Deer, with their voracious appetites, may possibly be the largest garden pests around. No plants are entirely deer proof -- deer eat anything if they are hungry enough -- but deer steer away from some plants if there are more attractive choices available. These include plants with thorns or hairs, poisonous plants and plants that have a strong fragrance. Most deer-resistant vines fall into this final category.
Coral honeysuckle (Lonicera sempervirens) is also called trumpet honeysuckle for its small, trumpet-shaped blooms. This climbing vine is a rapid grower and climbs by putting out tendrils, which curl around and grab the support structure. Coral honeysuckle climbs to a maximum height of around 25 feet and thrives in full sun or partial shade. The plant has many cultivars, some of which are deciduous, while others are evergreen. It thrives in U.S. Department of Agriculture zones 6 through 8. Coral honeysuckle has a strong scent, which may be why deer tend to avoid it.
This sweet-smelling vine with the long name -- Trachelospermum jasminoides -- is desirable for its attractive, star-shaped flowers and pleasant fragrance. Like honeysuckle, the strong fragrance is probably why deer rarely damage this vine. Star jasmine is evergreen and climbs to a maximum height of 15 feet. The vine climbs by twining and by using holdfast roots, which are also called aerial roots. These roots allow the plant to cling to hard surfaces. Star jasmine grows in full sun or part shade and is hardy in USDA zones 8 through 10.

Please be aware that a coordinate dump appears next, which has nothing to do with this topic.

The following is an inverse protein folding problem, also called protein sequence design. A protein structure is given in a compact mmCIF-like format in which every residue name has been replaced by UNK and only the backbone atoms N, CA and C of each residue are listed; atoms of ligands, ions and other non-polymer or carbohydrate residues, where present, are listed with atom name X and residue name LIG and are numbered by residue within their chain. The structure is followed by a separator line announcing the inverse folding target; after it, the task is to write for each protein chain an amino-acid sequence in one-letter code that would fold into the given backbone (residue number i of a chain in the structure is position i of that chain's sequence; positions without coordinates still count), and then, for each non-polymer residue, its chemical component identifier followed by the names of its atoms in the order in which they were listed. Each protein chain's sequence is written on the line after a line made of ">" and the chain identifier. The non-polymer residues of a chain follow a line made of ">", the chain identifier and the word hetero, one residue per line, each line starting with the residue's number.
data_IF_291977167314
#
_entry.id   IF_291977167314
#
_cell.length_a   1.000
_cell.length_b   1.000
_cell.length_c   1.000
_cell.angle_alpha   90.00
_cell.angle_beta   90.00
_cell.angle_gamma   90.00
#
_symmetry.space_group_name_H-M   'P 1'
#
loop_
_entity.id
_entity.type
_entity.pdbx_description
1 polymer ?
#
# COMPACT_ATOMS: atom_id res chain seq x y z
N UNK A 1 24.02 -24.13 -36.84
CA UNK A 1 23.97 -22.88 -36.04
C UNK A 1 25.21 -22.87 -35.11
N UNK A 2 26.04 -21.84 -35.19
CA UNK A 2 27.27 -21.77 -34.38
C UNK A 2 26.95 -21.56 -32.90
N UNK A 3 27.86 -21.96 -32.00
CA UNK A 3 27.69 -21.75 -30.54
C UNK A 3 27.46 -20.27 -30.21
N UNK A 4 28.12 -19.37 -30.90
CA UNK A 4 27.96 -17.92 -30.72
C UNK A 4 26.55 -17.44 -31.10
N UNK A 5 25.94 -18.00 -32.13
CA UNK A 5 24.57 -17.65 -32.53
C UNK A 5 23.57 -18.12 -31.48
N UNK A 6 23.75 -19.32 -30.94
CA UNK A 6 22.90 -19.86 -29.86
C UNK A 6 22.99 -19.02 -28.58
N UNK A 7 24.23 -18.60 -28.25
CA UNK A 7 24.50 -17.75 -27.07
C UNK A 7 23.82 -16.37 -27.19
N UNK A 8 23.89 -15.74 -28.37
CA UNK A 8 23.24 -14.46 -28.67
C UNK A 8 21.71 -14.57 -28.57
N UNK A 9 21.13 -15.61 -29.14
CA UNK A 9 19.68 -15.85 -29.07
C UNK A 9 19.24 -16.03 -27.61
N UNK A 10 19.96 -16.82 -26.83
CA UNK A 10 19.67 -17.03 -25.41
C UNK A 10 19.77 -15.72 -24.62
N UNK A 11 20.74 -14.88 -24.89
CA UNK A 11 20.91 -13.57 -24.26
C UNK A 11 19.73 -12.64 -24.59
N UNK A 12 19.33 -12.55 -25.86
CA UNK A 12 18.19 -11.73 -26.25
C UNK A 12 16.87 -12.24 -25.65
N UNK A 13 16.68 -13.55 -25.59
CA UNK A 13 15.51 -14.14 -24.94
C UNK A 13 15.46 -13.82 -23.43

Creeping fig (Ficus pumila) is a hardy evergreen vine desirable for its thick, shiny green leaves. This vine is a rapid grower and like star jasmine climbs by using holdfast roots. It can climb straight up the side of a brick wall to heights of 40 feet or more. Creeping fig thrives in partial shade and performs best in USDA zone 8 or 9. Parts of this plant are poisonous, which is probably one reason deer tend to avoid it.
Cross vine (Begnonia capreolata), sometimes called trumpet flower, is a fast-growing flowering vine that can reach heights of more than 50 feet. When large vines are in bloom, this creates a stunning display. The flowers are bright orange-red, and some cultivars have flowers with yellow centers. This vine climbs with the use of twining tendrils and needs a support structure that it can wrap around. It thrives in USDA zones 6 through 9 and can adapt to a range of environmental conditions, although it blooms best in full sunlight. The strong fragrance of the flowers is probably what repels deer.
- Texas A&M Agrilife Extension Services; Deer in the Urban Landscape; Forrest W. Appleton; September 2008
- North Carolina Cooperative Extension; Deer Resistant Plants; Charlotte Glen
- North Carolina State University; Lonicera Sempervirens; Erv Evans
- North Carolina State University; Ficus Pumila; Erv Evans
- U.S. Food and Drug Administration: FDA Poisonous Plant Database: Ficus Pumila